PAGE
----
Kayak fishing as a way of exercise is the total package. It checks every box – from strength training to cardio, it gets your heart pumping and promotes healthy weight loss. Also, who doesn’t like to have a little fun while they’re exercising? 

Strength Training

Kayak fishing is an excellent way to build strength because it works almost all of your major muscle groups at one point or another. This action of working multiple muscle groups and two or more joints with a single exercise is what is known as a compound exercise.

A compound exercise is the best for general strength development and will aid with the overall pushing, pulling, and lifting activities of daily life. 

Back Muscles

Your back muscles are primarily used when paddling through the water or when casting and reeling with your fishing rod. The lats help to stabilize you, as well as giving you the power to paddle through the water or when battling strong currents.

Your traps also help in the power production department, contracting your shoulder blades down as you push through the water. Your rhomboids become activated at the end of a paddle stroke, contracting your shoulders down.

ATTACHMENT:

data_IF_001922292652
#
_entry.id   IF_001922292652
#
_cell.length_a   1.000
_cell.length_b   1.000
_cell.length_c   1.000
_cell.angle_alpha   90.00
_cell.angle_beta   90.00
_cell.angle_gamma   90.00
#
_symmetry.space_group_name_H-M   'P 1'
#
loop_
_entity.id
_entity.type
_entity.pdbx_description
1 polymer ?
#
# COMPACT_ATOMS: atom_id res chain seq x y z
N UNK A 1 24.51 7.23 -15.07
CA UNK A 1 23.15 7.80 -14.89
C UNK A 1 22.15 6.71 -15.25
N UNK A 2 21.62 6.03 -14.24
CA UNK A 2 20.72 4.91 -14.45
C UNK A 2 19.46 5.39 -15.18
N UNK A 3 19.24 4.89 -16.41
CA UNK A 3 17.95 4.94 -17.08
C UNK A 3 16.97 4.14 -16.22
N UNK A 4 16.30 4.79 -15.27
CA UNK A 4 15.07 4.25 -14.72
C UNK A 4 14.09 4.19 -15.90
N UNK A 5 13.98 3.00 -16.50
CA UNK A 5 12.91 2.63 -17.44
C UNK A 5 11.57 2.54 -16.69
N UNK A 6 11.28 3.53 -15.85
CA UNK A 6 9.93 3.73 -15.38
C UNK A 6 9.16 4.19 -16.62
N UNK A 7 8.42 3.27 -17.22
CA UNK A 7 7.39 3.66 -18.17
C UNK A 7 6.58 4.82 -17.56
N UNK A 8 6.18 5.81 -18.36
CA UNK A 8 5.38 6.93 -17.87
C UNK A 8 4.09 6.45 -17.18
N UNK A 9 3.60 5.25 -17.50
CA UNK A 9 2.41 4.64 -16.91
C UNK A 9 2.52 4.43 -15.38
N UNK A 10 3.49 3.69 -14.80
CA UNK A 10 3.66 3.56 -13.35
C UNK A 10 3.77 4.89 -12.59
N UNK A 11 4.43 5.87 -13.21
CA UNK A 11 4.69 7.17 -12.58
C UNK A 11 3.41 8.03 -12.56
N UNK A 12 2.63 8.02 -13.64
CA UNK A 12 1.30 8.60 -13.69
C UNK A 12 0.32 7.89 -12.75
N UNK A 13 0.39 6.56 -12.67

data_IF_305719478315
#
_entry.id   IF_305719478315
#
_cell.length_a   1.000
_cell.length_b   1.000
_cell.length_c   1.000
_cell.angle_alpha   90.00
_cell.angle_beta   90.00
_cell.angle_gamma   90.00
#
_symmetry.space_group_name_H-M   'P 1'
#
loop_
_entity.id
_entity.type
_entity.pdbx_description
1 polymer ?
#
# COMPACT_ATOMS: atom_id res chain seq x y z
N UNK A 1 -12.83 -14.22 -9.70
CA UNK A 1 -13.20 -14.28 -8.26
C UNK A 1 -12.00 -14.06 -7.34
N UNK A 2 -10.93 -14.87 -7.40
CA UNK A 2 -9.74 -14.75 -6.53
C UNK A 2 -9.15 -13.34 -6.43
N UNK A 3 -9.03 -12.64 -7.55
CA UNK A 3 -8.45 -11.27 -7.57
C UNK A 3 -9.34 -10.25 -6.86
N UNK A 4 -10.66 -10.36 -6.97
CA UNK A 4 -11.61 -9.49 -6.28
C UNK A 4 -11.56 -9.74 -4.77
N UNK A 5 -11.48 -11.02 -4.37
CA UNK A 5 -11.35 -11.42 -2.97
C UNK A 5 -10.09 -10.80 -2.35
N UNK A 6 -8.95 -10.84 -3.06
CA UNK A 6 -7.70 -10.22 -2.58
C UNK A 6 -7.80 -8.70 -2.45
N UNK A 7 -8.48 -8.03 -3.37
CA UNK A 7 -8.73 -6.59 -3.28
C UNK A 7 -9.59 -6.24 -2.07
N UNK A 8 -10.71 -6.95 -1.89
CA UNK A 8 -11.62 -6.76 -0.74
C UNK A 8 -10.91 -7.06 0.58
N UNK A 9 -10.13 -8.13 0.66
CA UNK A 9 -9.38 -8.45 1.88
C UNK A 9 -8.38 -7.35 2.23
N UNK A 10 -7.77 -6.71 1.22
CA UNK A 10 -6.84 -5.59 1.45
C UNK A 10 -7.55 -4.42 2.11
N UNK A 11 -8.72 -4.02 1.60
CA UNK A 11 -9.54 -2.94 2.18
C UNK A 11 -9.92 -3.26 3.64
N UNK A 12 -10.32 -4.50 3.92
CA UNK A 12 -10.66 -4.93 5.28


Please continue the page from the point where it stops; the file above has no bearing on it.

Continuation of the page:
Arm Muscles

Your arm muscles are also sure to get worked while kayak fishing, acting as accessory muscles to your back, and providing power to the pushing and pulling movements of paddling, casting and reeling. Your deltoids and biceps become activated as you pull the paddle towards you, while the triceps stretches to receive the next paddle. 

Your rotator cuff also plays a big role in paddling and casting, helping to stabilize your arm and provide ample rotation. The constant flicking back and forth of your rod will also activate the rotator cuff, strengthening the four muscles that comprise it.

Rotator cuffs are prone to injury so any exercise that strengthens them is going to be beneficial to your overall fitness level.   

Core Muscles

The muscles of your core will work to stabilize you as you sit in the kayak, waiting for your next bite. The external and internal obliques will help you to rotate your trunk back and forth as you paddle and when you cast your rod out into the water. The transverse abdominal muscles will help you to reel in your catch.